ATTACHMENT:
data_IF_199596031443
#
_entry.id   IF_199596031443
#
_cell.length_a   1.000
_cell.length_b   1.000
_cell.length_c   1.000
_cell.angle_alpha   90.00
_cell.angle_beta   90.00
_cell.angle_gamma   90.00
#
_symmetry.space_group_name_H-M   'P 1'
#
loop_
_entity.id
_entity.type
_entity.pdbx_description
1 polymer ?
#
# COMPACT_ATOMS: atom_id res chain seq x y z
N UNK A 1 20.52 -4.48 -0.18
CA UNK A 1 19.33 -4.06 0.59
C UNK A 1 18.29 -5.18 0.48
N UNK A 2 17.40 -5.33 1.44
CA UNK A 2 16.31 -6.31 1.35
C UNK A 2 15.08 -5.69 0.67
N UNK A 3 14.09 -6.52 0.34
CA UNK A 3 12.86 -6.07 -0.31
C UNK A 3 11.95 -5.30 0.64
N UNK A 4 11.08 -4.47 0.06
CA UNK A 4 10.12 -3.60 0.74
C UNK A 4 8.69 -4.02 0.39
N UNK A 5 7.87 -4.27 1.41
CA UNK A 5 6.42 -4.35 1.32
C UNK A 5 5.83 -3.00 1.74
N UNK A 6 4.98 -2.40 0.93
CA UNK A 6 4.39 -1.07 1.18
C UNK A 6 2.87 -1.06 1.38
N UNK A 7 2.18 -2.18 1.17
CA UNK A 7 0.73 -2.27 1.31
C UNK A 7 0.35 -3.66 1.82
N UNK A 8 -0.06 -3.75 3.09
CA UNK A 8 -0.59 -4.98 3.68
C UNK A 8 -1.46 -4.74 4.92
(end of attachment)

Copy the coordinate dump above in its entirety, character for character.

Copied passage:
data_IF_199596031443
#
_entry.id   IF_199596031443
#
_cell.length_a   1.000
_cell.length_b   1.000
_cell.length_c   1.000
_cell.angle_alpha   90.00
_cell.angle_beta   90.00
_cell.angle_gamma   90.00
#
_symmetry.space_group_name_H-M   'P 1'
#
loop_
_entity.id
_entity.type
_entity.pdbx_description
1 polymer ?
#
# COMPACT_ATOMS: atom_id res chain seq x y z
N UNK A 1 20.52 -4.48 -0.18
CA UNK A 1 19.33 -4.06 0.59
C UNK A 1 18.29 -5.18 0.48
N UNK A 2 17.40 -5.33 1.44
CA UNK A 2 16.31 -6.31 1.35
C UNK A 2 15.08 -5.69 0.67
N UNK A 3 14.09 -6.52 0.34
CA UNK A 3 12.86 -6.07 -0.31
C UNK A 3 11.95 -5.30 0.64
N UNK A 4 11.08 -4.47 0.06
CA UNK A 4 10.12 -3.60 0.74
C UNK A 4 8.69 -4.02 0.39
N UNK A 5 7.87 -4.27 1.41
CA UNK A 5 6.42 -4.35 1.32
C UNK A 5 5.83 -3.00 1.74
N UNK A 6 4.98 -2.40 0.93
CA UNK A 6 4.39 -1.07 1.18
C UNK A 6 2.87 -1.06 1.38
N UNK A 7 2.18 -2.18 1.17
CA UNK A 7 0.73 -2.27 1.31
C UNK A 7 0.35 -3.66 1.82
N UNK A 8 -0.06 -3.75 3.09
CA UNK A 8 -0.59 -4.98 3.68
C UNK A 8 -1.46 -4.74 4.92